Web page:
Definition of a Macular Hole
A macular hole means that the center part of your retina, called the macula, has developed a defect where the retinal tissue is stretched open.
Because the retinal tissue is responsible for our straight ahead or focused vision, a macula defect causes a gray or black spot in the center of vision at the focusing point. The surrounding vision is usually quite normal, creating a “donut” effect with a ring of normal vision and a hole in the middle. The vision is almost never completely lost by this problem. Occasionally, the “hole in the donut” may get larger, but generally this increase is not a severe progression, and the peripheral vision is maintained.
Although we do not know exactly why a macular hole develops in a given individual, it results from traction of the vitreous gel pulling on the center of the macula just enough to create a hole in this area. Unlike tears in the side or periphery of the retina, a retinal detachment does not typically follow the development of a macular hole.
There is a small risk that a macular hole could develop in your other eye. The risk may be as high as 10 or 15%. There may be findings on your examination which allow us to identify a relatively higher or lower risk for you. The strain of the first eye being abnormal does not cause the other eye to develop this problem.
What Kind of Treatment is Available for Macular Hole?
For select patients who have a small macular hole, an in-office injection of a medication called ocriplasmin (Jetrea) into the vitreous gel may be a treatment option. However, for many patients, vitrectomy surgery is required. A vitrectomy is an outpatient surgery usually performed under local anesthesia that consists of removing the vitreous gel that pulled the hole open. In order to seal the hole closed, your doctor will replace the gel with a temporary gas bubble at the time of surgery. This bubble will severely limit the vision in the operated eye for a period of a few weeks, depending upon the type of gas bubble used. The body eventually absorbs this gas bubble and replaces it with natural eye fluids.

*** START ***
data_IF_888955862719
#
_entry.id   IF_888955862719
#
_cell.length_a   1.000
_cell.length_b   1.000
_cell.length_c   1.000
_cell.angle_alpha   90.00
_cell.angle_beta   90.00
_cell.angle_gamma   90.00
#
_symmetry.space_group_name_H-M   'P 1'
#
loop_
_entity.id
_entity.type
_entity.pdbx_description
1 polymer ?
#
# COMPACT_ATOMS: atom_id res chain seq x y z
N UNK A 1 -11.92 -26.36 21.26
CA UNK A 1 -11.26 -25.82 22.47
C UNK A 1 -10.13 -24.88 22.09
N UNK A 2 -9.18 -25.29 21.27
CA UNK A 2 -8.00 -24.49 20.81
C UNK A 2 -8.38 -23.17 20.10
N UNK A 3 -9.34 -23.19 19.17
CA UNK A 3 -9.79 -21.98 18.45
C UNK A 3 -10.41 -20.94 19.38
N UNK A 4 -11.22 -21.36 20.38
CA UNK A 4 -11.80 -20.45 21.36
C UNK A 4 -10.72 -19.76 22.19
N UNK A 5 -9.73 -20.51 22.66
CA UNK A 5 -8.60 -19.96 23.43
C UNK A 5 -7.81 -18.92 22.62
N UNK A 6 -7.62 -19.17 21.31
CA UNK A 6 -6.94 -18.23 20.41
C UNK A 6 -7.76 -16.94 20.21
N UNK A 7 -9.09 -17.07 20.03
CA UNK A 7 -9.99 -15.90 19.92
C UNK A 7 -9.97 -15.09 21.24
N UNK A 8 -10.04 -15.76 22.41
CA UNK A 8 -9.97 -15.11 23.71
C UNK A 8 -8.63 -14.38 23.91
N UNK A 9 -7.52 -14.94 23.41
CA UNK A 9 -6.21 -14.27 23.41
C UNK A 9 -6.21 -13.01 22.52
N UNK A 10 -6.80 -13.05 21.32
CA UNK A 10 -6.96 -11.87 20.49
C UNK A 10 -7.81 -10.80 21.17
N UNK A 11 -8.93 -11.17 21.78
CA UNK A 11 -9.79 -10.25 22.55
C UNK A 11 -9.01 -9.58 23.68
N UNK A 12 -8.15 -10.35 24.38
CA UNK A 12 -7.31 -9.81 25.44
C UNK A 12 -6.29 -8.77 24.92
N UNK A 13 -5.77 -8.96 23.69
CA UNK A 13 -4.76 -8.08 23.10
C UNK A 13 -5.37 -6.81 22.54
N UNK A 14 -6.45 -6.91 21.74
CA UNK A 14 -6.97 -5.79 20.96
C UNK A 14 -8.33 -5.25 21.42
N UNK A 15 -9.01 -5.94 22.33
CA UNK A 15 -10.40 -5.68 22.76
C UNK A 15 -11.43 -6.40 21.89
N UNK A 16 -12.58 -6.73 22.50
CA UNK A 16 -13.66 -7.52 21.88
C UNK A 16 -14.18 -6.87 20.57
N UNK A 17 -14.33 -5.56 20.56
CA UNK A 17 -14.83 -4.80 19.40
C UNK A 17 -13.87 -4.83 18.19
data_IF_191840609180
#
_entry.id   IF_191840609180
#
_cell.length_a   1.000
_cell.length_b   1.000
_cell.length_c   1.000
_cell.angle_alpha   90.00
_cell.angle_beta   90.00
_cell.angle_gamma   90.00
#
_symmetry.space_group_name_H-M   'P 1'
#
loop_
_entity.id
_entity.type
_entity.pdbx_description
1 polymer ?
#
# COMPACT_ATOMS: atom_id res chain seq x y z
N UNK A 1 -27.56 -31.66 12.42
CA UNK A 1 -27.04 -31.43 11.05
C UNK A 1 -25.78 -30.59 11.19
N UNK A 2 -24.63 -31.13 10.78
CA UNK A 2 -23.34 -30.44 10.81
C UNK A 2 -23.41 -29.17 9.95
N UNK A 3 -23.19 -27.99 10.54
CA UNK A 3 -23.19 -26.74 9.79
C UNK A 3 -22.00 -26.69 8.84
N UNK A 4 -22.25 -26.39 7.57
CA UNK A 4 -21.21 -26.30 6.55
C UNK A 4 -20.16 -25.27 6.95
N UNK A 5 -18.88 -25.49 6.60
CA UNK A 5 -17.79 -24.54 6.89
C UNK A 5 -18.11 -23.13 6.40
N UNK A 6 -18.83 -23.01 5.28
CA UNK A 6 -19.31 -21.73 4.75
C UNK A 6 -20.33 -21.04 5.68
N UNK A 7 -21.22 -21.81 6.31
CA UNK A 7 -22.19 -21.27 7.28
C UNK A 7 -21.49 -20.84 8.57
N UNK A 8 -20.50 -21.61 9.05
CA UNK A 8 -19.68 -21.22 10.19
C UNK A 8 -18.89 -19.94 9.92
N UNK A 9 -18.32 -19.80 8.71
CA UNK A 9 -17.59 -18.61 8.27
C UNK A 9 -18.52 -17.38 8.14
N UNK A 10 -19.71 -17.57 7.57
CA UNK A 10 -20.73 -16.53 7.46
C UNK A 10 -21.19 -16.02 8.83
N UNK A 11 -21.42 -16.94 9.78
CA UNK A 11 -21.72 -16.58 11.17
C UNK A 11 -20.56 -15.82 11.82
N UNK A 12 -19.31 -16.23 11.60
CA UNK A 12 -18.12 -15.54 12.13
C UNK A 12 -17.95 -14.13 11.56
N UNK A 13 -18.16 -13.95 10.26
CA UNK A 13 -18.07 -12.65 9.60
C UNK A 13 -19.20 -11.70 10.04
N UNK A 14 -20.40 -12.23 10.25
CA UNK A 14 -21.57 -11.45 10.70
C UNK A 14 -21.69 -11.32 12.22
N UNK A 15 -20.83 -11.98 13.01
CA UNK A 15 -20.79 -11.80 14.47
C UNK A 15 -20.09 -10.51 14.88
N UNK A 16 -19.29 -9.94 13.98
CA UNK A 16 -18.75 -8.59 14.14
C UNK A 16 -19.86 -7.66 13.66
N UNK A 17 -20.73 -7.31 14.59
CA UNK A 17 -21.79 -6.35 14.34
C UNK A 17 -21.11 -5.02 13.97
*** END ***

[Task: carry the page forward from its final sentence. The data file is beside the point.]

Surgery is highly effective in achieving closure of a macular hole, though certain features including size and how long it has been present will influence the success rate. Occasionally, a hole either doesn't close or reopens; in such cases additional surgery may be effective. Surgical success may be enhanced if you can position in a face down manner immediately after the operation for a few days, though with our current techniques there is a trend towards reducing or eliminating the need for such positioning. We can provide you with some useful tips and resources for maintaining this positioning as comfortably as possible if it is recommended.
The amount of vision that can be recovered with successful closure of a macular hole is difficult to predict. Most people do attain some degree of noticeable visual improvement, but the improvement is usually gradual (weeks to months). It is relatively common to have cataract development or progression months after surgery. Patients who elect to have surgery for a macular hole should be aware that cataract surgery may be indicated at some point in the future. Complications of macular hole surgery such as retinal detachment, infection, hemorrhage, and others are very infrequent, although when they occur, they can affect the vision and sometimes additional surgery may be needed. Your surgeon will review the risks, benefits, and alternatives of the treatment options with you and make tailored recommendations based on the unique findings of your eye, including whether any postoperative face-down positioning is recommended.